Pulse oxymeter

It was used to measure oxygen saturation (SaO2) on the right index of everyone. Each individual sits quietly for about 5 min before the measurement and sits silently during the measurement. After placing the sensor of the oxymeter on the index finger, the pregnant woman asked to wait until a reading registered on the oxymeter display, also she was asked to wait for another 15 s until verifying a steady signal. The Pulse oxymeter begins to record SaO2 and pulse rate every 10 s. Six observations were recorded, and their mean used as the individual's SaO2 [15].

Statistical analysis

Results were expressed as mean ± standard deviation (SD). Paired t test was used to compare between the “pre” and “post” tests for blood oxygenation at each tested group. Independent t test was conducted to compare blood oxygenation between both groups in the “pre” and “post” tests with the alpha level 0.05. Prior to final analysis, data were screened for normality assumption, homogeneity of variance, and presence of extreme scores. This exploration was done as a pre-requisite for parametric calculations of the analysis of difference. Descriptive analysis using histograms with the normal distribution curve showed that the data were normally distributed and not violates the parametric assumption for each of the measured dependent variables. Additionally, testing for the homogeneity of covariance revealed that there was no significant difference with p values of > 0.05. The box and whisker plots of each of the tested variables after removal of the outliers were done. All these findings allowed the researchers to conduct parametric analysis.


As shown in Table 1, the general characteristics for all subjects in studied groups A and B at the entry of the study. Group A: the means of their age, BMI, and gestational age were 26.65 ± 1.38 years, 27.42 ± 1.23 kg/m2, 28.8 ± 1.45 weeks, respectively.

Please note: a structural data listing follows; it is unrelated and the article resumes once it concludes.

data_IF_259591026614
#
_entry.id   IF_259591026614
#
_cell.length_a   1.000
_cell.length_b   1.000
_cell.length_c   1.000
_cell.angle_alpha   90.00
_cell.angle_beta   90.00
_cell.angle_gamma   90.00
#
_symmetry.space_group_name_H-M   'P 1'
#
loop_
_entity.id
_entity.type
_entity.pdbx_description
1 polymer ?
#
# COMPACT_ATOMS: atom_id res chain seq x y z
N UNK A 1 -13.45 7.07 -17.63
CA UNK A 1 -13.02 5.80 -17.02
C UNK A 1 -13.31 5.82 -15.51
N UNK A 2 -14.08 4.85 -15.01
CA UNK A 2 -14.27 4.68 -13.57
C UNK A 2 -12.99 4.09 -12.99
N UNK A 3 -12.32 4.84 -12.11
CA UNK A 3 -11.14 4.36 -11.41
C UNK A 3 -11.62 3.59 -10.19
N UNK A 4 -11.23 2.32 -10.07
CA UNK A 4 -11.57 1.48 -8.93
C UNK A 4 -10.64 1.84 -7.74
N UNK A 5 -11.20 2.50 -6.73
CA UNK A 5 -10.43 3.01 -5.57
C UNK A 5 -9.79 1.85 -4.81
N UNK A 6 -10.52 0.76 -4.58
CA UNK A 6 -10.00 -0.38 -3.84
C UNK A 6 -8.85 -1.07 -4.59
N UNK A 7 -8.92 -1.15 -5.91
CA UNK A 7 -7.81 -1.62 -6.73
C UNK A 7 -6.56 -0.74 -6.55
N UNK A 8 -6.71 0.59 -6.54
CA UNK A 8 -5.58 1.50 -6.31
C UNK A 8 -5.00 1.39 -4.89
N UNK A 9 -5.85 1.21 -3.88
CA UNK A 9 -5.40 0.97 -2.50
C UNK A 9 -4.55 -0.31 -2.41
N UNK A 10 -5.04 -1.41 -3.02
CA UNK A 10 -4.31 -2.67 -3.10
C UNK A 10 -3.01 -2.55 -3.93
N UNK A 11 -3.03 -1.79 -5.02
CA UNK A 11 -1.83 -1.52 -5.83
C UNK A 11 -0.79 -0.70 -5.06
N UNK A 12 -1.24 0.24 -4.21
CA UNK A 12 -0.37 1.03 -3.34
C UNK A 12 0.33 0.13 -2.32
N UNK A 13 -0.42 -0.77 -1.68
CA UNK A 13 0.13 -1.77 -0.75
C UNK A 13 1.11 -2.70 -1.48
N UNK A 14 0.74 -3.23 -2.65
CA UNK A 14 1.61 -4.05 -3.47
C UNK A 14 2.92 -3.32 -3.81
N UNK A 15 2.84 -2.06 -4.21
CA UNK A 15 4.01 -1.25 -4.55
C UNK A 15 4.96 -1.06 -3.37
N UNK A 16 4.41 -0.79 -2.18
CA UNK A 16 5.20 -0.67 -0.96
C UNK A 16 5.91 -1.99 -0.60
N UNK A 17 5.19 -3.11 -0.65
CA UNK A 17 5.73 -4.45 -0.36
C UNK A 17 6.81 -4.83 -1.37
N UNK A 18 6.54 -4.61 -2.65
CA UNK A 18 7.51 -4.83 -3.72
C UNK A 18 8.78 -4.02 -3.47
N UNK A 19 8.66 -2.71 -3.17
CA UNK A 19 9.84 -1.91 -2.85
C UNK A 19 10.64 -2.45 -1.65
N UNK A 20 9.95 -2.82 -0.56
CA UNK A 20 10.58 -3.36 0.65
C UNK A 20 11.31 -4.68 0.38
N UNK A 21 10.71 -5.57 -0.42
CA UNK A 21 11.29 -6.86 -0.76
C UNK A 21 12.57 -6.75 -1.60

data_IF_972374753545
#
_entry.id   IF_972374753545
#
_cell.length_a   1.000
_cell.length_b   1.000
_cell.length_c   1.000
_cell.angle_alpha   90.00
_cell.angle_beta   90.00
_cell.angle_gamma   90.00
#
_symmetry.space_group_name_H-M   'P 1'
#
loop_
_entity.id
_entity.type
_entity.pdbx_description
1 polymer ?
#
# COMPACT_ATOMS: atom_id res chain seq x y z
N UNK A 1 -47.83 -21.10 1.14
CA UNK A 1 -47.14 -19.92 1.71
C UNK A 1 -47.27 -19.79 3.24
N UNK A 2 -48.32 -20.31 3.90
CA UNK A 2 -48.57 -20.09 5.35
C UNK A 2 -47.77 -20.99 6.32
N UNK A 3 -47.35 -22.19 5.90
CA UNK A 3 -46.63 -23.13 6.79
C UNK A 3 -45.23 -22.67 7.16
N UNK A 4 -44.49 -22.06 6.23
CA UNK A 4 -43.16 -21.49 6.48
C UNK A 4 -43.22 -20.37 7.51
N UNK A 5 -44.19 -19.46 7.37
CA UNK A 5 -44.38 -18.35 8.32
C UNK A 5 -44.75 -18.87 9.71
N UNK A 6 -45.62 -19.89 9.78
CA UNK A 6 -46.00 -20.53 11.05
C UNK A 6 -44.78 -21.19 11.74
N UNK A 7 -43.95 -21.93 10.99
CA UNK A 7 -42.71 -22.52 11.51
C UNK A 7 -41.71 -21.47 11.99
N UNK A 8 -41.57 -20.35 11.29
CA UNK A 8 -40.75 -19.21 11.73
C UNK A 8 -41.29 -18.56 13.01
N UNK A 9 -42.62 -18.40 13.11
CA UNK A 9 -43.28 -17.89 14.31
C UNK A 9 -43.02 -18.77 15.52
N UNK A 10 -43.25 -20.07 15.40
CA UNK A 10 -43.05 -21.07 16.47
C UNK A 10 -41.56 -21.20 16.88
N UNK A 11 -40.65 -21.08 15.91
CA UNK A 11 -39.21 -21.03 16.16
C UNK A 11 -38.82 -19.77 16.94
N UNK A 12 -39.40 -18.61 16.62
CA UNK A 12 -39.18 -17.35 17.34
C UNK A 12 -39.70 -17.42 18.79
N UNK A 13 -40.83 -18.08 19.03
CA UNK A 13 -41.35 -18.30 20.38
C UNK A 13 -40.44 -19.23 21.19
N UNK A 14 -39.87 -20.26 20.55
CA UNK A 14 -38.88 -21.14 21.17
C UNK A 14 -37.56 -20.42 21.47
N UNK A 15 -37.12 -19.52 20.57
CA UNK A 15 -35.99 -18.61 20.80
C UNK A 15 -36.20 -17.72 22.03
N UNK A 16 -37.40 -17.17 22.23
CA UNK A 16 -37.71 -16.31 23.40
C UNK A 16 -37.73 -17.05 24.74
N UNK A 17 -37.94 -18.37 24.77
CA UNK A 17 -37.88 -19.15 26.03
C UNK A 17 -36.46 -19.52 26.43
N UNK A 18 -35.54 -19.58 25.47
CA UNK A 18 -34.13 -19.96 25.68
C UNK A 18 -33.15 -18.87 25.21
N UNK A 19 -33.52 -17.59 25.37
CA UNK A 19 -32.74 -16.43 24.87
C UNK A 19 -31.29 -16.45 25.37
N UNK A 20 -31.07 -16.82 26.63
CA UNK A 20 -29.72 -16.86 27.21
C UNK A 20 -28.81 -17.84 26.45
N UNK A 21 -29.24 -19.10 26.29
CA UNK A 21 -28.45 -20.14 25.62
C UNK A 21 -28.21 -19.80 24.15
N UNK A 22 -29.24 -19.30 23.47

Table 1 General characteristics of the two studied groups (A and B)

Group B: the means of their age, BMI, and gestational age were 27.75 ± 1.2 years, 27.86 ± 1.37 kg/m2, 28.9 ± 1.7 weeks, respectively.

There was no statistically significant difference between the mean value of age, weight, height, BMI, and gestational age of the study group (A) and control group (B) where their t and p values were − 1.694, 0.098, − 1.124, 0.268, − .749, 0.458, 0.131, 0.869, respectively and 0.224, 0.824 (Table 1).

Table 2 demonstrated the blood oxygenation pre- and post-treatment for group (A). Paired t test showed that there was significant difference between pre- and post-treatment as pre-treatment the blood oxygenation was (96.21 ± 0.48) and post-treatment it was (99.98 ± 0.52). P value was (0.025) and the percentage of improvement was 3.91 % (increase).

Table 2 Mean values of blood oxygenation pre- and post-treatment of group A

Regarding group B

Table 3 demonstrated the blood oxygenation pre- and post-treatment for group B. Paired t test showed that there was significant difference between pre- and post-treatment as pretreatment the blood oxygenation was (96.16 ± 0.47) and post-treatment it was (97.49 ± 0.46), the P value was (0.05) and the percentage of improvement was 1.38 % (increase).

Table 3 Mean values of blood oxygenation pre- and post-treatment of group B

Table 4 the “independent t test” results for the blood oxygenation pre- and post-treatment between groups A and B. There was non-significant difference in pretreatment values where the p value was (0.872). There was significant difference in the post-treatment values, p value was (0.020).

Table 4 Comparison between groups A and B for blood oxygenation pre- and post-treatment


The results of this study showed that the percentage of improvement in blood oxygenation was 3.91% (increase) post-treatment for group A. As that there was significant difference between pre- and post-treatment where the mean value of the blood oxygenation was 96.21 ± 0.48 and 99.98 ± 0.52, pre- and post-treatment respectively. P value was 0.025.

In group B, the percentage of improvement in blood oxygenation was 1.38% (increase) in post-treatment. There was significant difference between pre- and post-treatment as the mean values were 96.316 ± 0.47 and 97.49 ± 0.46, pre- and post-treatment respectively. P value was (0.05). These results were supported with the following: